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After nearly four months of waiting for any kind of NASCAR racing, we sure got our cravings satisfied over the weekend with a wreck-filled Sprint Unlimited and Daytona 500 qualifying.

Sure, we can all say we don’t like crashes and only the feeble-minded are attracted to the sport because of it, but come on, we’ve been waiting for anything NASCAR for so long and they showed up with a literal bang.

I didn’t need to learn that much because the cars ran almost exactly like last season. That was my biggest fear coming into the season without preseason testing – the uncertainty. And while you can never be certain about any restrictor-plate racing because of the volatile nature, we can be certain there is nothing new that will throw us for a loop like tandem racing did a couple years ago.

We can almost say the racing is a continuation of 2014 and that was confirmed when Joe Gibbs Racing finished first and third in the Sprint Unlimited and Hendrick Motorsports put two of their cars on the front row during Daytona 500 qualifying. Last season JGR won the Sprint Unlimited, both Budweiser Duel races as well as the first Talladega race while HMS won the Daytona 500 with Dale Earnhardt Jr.

Despite having a good read on who has the competitive advantage, it stills means very little in the grand scheme of things because things happen so fast at Daytona where one lap you’re leading and the next lap you’re involved in a 14-car pile up.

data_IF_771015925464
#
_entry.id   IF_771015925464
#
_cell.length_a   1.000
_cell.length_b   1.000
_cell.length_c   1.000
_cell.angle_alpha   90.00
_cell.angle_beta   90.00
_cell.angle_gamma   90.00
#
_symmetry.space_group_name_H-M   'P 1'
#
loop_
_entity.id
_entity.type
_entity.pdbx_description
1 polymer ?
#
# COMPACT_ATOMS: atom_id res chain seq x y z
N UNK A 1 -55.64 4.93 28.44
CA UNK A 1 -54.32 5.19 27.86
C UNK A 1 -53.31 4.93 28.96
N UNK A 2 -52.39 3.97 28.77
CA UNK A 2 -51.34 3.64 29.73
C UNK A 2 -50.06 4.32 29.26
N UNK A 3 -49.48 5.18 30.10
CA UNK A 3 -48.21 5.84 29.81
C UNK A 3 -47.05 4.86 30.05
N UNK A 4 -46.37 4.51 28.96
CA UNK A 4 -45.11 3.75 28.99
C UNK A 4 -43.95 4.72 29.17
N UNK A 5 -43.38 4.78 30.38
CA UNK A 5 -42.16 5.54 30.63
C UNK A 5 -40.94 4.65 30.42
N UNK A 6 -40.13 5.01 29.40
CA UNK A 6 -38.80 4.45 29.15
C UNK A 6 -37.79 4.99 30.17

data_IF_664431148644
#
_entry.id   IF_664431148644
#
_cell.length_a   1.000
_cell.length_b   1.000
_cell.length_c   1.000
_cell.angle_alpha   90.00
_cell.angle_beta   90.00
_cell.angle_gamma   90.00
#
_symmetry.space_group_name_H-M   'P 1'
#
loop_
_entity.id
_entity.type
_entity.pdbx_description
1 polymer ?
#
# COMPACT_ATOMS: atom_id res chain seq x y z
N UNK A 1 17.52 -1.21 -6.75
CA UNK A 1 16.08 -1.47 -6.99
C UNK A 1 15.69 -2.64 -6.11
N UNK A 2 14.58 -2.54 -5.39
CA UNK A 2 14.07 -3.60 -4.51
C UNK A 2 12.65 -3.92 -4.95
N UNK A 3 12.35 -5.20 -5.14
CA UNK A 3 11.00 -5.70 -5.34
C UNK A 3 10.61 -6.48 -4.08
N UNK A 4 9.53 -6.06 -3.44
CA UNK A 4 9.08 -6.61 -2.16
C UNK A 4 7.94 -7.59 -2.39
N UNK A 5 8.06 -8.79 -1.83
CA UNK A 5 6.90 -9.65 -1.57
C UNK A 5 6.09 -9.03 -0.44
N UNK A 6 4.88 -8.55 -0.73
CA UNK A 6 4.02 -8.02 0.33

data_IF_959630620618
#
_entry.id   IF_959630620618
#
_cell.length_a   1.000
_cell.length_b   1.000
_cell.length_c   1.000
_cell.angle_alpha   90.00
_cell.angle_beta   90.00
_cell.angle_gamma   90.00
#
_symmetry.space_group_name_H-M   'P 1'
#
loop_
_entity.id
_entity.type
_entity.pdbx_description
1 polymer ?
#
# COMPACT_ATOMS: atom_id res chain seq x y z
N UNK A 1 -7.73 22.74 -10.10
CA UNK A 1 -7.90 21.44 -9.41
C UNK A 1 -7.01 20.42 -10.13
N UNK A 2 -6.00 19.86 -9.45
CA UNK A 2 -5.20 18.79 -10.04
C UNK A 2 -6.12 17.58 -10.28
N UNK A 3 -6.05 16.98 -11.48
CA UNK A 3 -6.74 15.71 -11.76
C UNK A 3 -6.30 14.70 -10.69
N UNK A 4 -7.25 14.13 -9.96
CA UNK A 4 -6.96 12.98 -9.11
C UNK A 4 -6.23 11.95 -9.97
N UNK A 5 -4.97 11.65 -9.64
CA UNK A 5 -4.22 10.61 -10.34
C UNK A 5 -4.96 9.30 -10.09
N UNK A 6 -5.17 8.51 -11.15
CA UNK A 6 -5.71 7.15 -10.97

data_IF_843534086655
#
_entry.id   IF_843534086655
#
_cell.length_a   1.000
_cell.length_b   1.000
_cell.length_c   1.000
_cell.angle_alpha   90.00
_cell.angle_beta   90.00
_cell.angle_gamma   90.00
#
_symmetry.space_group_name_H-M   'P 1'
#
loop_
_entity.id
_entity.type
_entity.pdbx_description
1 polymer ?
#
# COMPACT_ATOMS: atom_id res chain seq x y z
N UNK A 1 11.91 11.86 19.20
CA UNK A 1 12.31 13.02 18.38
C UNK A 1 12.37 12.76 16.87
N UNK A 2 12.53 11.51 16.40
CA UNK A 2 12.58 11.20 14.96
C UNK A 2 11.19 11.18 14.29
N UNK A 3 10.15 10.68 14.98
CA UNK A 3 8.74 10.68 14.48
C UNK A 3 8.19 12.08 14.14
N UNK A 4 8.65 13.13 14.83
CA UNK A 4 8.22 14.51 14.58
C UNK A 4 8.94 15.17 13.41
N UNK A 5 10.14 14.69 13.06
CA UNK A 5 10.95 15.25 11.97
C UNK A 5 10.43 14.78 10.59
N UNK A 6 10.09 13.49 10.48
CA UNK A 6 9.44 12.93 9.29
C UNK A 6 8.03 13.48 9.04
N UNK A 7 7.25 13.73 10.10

Because of that volatile nature, you don’t want to go crazy with wagers. Yes, we’re excited because racing is back, but you also have to be realistic and play the percentages.

Next week in Atlanta following practices, the odds are in your favor as the top drivers will hold more true to their rating; you’ll start with maybe eight drivers who present the best value at the beginning of the week, then you’ll narrow it down to maybe four or five after final practices and then have a great shot at showing a profit for the week.

For Daytona, even though we’re all excited about it being the first real race of the year, you should be betting only half of what your normal weekly NASCAR bankroll is.

There will be 43 drivers starting in Sunday’s race; 35 of them have a legitimate shot to win. Next week in Atlanta, there are only 15 drivers a legitimate case can be made for.

Translation: Daytona odds favor the sports books, which is why most are willing to give double-digit odds to win on all of them. You won’t see a favorite as high as 10-1 on any other non-restrictor plate track like Earnhardt Jr. is this week at the Westgate book.

This week, we get some kind of NASCAR racing almost every day up until Sunday. There will be two practices on Wednesday, a practice Thursday and then two Budweiser Duel qualifying races later that night on which wagering will also be offered. Friday there are two more practices then final practice Saturday and the Great American Race on Sunday. That’s quite a bit of action to take in for one week after being starved for so long.

My wagers will be spread across a few of the Gibbs drivers, Dale Jr. and Brad Keselowski (12-1) in matchups and odds to win. I’ll also throw in a couple of long shots like Greg Biffle, 35-1, and Paul Menard, 50-1.

Micah Roberts is a former Las Vegas race and sports book director, one of The Linemakers on , and longtime motorsports columnist and sports analyst at GamingToday. Follow Micah on Twitter @MicahRoberts7 Contact Micah at [email protected].

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